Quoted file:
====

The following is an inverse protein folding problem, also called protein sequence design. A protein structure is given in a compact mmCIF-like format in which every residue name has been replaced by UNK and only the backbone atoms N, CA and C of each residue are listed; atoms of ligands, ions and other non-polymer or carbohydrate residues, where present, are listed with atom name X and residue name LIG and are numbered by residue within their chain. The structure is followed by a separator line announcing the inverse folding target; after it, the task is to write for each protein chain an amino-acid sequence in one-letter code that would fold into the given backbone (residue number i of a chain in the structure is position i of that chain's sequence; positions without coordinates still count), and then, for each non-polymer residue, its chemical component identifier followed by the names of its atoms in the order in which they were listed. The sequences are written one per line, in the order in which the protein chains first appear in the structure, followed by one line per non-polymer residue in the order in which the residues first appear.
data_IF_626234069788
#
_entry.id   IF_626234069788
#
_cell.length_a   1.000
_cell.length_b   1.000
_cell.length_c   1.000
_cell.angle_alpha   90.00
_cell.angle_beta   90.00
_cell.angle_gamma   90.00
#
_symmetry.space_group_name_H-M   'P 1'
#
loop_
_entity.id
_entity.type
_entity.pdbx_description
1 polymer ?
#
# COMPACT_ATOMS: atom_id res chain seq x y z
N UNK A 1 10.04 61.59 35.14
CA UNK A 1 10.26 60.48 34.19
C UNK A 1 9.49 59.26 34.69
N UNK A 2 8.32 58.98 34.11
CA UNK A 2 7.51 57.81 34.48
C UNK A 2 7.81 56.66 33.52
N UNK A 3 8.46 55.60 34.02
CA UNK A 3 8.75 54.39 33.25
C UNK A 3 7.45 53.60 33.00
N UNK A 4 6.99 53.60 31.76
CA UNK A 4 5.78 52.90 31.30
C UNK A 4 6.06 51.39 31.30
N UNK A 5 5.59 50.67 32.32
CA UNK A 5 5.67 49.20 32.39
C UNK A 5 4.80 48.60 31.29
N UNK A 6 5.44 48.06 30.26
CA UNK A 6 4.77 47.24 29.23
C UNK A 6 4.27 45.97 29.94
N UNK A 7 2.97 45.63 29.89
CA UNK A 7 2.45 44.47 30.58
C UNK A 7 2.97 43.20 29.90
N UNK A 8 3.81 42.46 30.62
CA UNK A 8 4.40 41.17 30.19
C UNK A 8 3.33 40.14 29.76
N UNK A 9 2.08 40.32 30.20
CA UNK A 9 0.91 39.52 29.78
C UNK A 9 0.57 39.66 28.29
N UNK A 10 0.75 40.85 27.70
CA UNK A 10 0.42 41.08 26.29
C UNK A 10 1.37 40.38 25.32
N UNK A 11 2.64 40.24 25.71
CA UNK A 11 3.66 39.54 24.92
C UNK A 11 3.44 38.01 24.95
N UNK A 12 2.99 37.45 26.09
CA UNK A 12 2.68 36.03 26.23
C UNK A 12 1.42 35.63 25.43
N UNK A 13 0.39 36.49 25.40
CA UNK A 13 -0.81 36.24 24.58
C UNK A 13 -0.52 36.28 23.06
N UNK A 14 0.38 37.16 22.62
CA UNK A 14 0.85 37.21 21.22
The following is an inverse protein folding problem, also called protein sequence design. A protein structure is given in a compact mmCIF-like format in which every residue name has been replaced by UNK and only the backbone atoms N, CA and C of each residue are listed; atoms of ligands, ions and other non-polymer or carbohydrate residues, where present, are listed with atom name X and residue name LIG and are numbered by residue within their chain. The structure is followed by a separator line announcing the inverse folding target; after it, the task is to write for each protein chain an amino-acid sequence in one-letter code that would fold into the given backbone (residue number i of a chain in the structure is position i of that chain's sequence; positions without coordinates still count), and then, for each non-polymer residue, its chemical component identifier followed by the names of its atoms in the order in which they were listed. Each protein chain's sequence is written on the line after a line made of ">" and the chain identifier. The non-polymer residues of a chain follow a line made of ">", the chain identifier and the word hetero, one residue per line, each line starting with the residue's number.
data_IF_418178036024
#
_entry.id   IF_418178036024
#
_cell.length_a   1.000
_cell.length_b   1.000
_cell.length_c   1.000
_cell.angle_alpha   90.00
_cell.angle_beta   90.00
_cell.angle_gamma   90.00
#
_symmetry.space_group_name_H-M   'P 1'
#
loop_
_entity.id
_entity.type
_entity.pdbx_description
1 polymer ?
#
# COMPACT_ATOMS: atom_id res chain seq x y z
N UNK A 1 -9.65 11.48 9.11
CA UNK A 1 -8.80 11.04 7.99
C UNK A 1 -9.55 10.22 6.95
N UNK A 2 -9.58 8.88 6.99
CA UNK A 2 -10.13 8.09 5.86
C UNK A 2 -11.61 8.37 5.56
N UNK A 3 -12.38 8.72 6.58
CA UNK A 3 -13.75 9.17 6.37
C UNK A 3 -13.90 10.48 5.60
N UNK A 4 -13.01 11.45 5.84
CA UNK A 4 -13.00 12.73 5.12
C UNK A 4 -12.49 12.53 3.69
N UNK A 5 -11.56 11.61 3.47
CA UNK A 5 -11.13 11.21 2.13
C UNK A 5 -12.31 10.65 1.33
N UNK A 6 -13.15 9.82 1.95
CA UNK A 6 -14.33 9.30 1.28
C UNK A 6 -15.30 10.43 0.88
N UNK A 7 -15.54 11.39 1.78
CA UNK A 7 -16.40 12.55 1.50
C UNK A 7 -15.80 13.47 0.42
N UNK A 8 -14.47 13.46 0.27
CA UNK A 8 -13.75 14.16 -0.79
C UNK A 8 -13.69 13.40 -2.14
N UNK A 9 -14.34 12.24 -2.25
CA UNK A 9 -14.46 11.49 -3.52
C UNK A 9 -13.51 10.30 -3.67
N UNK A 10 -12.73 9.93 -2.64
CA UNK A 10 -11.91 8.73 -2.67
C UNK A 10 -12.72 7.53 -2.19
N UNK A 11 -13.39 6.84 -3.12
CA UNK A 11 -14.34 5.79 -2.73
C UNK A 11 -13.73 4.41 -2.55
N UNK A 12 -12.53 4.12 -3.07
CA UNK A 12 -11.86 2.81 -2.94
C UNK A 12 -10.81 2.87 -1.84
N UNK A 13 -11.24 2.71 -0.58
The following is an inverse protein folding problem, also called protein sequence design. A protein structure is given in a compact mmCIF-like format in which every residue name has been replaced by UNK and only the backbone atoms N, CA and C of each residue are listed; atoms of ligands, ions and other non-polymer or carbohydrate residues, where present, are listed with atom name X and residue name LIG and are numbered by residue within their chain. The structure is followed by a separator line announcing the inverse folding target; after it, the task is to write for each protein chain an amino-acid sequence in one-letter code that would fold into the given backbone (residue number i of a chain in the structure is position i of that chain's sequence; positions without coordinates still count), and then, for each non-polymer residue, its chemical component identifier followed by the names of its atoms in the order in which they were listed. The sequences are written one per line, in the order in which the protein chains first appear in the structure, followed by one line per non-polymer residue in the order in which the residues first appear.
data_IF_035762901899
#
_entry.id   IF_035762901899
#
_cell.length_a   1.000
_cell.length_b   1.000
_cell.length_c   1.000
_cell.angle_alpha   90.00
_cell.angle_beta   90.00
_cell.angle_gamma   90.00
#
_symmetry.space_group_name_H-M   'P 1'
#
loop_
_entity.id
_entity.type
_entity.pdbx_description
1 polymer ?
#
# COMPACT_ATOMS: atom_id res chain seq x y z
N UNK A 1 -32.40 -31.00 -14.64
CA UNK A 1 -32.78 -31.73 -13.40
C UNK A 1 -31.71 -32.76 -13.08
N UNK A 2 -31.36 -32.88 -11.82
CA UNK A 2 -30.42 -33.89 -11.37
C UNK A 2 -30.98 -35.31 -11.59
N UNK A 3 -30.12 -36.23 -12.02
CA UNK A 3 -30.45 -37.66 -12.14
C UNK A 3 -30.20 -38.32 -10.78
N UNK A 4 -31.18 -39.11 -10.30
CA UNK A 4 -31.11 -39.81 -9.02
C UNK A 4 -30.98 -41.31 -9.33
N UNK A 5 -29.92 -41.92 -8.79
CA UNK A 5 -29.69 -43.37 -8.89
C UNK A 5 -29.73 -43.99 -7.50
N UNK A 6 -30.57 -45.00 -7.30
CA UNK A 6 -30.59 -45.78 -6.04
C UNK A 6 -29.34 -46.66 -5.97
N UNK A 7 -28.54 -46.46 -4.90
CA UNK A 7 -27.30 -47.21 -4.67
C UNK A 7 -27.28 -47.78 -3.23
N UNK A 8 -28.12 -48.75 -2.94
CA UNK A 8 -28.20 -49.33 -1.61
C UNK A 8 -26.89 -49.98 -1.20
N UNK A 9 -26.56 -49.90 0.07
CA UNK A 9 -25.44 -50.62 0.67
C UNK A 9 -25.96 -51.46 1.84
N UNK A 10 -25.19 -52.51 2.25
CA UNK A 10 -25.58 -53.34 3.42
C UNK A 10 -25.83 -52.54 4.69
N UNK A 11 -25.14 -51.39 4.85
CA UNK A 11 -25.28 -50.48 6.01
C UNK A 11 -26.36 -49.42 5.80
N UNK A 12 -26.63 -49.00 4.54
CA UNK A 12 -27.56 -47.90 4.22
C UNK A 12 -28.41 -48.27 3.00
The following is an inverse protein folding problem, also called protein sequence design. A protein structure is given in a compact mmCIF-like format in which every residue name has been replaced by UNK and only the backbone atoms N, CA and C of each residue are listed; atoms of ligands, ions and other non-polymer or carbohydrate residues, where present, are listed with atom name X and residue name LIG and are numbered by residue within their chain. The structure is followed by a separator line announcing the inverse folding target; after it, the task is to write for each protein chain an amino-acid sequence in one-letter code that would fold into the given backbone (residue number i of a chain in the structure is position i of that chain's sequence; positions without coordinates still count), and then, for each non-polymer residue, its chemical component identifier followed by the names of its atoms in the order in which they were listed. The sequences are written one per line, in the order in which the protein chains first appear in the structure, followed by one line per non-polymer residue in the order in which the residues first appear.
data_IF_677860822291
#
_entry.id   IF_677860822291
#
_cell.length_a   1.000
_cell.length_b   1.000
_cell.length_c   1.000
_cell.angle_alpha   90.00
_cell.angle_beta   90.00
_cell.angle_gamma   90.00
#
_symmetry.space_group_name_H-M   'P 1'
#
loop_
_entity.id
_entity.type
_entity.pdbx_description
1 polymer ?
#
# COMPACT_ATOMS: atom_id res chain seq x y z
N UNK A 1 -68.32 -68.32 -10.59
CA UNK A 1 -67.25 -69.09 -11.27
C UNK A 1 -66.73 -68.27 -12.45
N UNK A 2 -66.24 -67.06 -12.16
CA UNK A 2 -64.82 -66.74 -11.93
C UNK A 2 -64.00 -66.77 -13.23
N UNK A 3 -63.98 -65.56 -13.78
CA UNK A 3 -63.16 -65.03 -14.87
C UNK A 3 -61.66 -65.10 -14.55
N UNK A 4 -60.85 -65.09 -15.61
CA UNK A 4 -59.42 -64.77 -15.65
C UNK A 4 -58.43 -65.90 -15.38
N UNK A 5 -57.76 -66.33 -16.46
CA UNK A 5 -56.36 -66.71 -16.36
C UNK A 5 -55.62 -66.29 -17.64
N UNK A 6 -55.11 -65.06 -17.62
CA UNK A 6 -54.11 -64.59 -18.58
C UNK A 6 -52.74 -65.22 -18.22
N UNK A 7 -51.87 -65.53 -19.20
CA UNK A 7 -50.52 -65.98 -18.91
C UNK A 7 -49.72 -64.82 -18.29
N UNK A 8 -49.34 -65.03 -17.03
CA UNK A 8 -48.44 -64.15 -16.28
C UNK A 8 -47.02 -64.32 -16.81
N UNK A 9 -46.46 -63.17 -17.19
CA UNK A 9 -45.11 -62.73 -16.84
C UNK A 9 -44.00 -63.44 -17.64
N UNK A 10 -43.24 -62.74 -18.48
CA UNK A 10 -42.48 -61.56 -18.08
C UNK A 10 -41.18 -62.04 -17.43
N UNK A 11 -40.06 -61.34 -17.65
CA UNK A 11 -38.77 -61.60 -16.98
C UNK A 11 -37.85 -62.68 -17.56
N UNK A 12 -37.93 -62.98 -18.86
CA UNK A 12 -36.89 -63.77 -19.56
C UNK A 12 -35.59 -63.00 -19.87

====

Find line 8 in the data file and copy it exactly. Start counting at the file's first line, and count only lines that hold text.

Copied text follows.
_cell.length_c   1.000